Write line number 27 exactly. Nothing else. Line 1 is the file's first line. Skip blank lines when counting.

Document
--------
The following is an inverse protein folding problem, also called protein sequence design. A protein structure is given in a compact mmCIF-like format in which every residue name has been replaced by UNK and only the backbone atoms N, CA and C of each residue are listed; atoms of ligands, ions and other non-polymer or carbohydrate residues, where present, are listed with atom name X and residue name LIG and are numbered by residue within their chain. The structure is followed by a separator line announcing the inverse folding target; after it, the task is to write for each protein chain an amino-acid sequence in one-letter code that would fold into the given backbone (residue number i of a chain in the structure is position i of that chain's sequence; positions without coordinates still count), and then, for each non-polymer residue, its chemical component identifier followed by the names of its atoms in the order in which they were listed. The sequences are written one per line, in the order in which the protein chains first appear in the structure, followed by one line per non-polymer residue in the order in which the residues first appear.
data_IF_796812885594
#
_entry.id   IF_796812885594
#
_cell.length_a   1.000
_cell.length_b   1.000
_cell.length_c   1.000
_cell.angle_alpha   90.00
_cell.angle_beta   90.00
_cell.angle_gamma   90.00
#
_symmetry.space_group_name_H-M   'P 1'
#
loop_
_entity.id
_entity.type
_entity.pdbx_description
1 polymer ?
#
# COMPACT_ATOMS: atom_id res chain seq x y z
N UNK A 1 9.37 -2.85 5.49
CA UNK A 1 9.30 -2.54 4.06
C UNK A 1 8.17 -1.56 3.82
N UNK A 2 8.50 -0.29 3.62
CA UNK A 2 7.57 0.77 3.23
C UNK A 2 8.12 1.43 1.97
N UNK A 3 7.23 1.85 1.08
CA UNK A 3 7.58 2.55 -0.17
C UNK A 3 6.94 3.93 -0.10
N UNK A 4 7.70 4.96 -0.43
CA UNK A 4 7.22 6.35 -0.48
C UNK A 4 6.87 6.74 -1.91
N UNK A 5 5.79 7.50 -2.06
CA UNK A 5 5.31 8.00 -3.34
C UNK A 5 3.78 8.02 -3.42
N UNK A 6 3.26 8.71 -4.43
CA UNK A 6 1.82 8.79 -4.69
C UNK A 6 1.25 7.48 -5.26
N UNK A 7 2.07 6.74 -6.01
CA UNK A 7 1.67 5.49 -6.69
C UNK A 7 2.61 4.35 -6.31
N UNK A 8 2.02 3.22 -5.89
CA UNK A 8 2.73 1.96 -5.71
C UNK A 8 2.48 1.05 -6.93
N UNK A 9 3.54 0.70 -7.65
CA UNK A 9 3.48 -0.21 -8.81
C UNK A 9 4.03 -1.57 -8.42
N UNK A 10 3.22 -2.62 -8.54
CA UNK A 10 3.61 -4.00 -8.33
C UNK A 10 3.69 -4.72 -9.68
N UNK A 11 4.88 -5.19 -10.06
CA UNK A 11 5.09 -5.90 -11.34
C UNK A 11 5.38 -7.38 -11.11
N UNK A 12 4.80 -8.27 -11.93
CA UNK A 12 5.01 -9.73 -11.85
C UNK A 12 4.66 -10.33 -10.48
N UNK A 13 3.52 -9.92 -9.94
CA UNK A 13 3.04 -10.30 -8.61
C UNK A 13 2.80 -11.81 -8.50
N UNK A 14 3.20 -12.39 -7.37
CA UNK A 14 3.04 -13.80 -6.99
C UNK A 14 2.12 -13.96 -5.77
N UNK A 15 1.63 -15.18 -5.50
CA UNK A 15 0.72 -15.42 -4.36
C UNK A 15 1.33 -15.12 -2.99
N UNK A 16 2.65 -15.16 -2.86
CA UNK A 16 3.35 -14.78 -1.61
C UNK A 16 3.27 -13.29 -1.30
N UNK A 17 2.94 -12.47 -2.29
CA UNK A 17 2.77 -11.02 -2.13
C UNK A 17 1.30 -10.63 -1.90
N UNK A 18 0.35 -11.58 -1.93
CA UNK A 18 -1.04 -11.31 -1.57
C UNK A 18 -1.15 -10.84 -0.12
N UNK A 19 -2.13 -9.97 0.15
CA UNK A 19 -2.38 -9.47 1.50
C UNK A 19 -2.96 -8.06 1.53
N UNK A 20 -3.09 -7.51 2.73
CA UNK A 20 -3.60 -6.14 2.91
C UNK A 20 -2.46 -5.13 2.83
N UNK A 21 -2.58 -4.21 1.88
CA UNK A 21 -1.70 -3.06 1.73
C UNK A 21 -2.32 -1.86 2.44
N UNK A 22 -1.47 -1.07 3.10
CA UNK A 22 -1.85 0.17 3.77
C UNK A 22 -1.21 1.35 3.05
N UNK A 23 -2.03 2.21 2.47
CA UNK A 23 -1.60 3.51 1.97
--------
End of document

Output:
C UNK A 2 8.12 1.43 1.97